The Project on Government Oversight (POGO), on May 29, wrote to Rep. Spencer Bachus (R-AL) and Rep. Barney Frank (D-MA) opposing the self-regulatory organization (SRO) bill that was reintroduced in the House of Representatives in April. We discussed the bill in a previous post, SRO Redraft Bill Reintroduced. POGO joins a long list of groups, including the Investment Advisers Association, the Financial Planning Coalition and the American Institute of CPAs, opposing the bill. POGO is particularly opposed to the Financial Industry Regulatory Authority (FINRA) becoming the SRO because it believes that “FINRA’s regulatory effectiveness is undermined by its inherent conflicts of interest, its lack of transparency and accountability, its lobbying expenditures, and its executive compensation packages, among other issues.”
The letter addresses each area of concern POGO has relating to FINRA becoming the SRO for investment advisers. First, POGO states that FINRA’s “conflicted mission” will lead “to cozy ties with the industry.” POGO says the conflict arises because FINRA collects fees from member firms and is also charged with regulating the investment adviser industry. POGO believes that FINRA’s “inherently conflicted self-funding model has contributed to an incestuous relationship between FINRA and the industry it is tasked with regulating.” In contrast, POGO contends that government agencies are not conflicted because they must comply with federal ethic laws and agency regulations designed to alleviate the conflicts.
Second, POGO is concerned with FINRA’s lack of transparency and accountability. According to POGO, FINRA, unlike a government agency, is not accountable to Congress or the public. POGO also contends that “FINRA’s board has consistently rejected calls for more transparency and accountability, even when the proposals come from the organization’s own member firms.”
Third, POGO believes that FINRA spends excessively on lobbying and executive compensation. POGO stated that FINRA spent nearly $4 million on lobbying between 2008 and 2011 as well as substantial expenditures on advertising and public interest spots in national media outlets. FINRA’s top 10 executives received nearly $13 million in compensation causing POGO to be “concerned that these lavish pay packages may have exacerbated the organization’s inherent conflicts of interests, as top officials become even more indebted to the industry they are supposed to oversee.”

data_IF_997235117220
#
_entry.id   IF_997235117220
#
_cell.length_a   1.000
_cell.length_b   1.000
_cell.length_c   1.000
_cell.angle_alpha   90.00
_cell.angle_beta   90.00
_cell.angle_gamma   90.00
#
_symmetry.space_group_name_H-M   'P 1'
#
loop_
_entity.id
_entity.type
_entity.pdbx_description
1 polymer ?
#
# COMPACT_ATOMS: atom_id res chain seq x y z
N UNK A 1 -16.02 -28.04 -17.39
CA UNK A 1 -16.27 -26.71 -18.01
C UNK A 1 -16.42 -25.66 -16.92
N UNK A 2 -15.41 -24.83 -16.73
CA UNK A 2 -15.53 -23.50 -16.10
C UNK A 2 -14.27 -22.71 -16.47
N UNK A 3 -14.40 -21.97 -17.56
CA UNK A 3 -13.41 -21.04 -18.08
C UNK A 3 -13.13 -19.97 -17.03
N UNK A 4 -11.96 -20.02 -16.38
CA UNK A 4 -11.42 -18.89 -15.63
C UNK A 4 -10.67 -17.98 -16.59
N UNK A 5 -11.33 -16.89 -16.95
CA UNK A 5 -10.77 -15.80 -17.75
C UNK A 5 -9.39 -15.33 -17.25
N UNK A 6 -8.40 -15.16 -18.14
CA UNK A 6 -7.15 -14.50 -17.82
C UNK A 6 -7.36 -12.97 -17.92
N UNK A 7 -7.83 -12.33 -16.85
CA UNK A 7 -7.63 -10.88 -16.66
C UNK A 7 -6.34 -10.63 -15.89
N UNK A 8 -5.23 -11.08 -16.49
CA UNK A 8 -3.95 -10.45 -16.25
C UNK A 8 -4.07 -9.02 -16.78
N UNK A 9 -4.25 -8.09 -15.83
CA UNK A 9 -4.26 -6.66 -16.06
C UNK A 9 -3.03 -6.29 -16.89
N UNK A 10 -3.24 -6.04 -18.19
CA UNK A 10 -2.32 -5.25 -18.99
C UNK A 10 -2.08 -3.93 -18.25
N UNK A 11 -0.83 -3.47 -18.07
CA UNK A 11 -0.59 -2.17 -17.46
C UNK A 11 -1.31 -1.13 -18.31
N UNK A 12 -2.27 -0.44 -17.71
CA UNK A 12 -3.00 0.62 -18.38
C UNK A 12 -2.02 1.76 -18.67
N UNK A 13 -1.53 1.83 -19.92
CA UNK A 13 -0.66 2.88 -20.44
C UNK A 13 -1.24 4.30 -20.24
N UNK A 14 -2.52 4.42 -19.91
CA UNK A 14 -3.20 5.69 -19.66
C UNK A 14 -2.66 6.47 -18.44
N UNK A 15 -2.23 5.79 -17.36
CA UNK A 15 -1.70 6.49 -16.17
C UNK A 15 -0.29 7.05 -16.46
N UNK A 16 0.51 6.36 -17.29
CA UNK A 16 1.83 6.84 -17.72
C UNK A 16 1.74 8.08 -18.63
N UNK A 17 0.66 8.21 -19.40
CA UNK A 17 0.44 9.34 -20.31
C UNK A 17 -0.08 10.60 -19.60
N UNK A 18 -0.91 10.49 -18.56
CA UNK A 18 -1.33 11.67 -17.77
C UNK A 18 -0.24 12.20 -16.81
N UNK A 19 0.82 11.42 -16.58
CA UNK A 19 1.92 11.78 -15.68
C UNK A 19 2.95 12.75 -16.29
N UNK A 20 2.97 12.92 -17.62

Finally, POGO is concerned with the cost of creating and overseeing an investment adviser SRO. The letter cites the Boston Consulting Group study released in December 2011, which we previously discussed in BCG Report Claims FINRA Cost Will Exceed SEC Cost as RIA SRO. POGO believes that if an SRO is created, the Securities and Exchange Commission (SEC) will have some oversight duties which may create overlap between some of the responsibilities of the SEC and SRO. As a result, POGO “agrees with SEC Commissioner Luis Aguilar’s statement that creating an investment adviser SRO would be an illusory way of dealing with the problem of resources.”
POGO strongly believes that “there is no substitute for governmental regulation of the investment adviser industry.” It wants Congress to provide sufficient funding to the SEC so it can maintain oversight of investment advisers.
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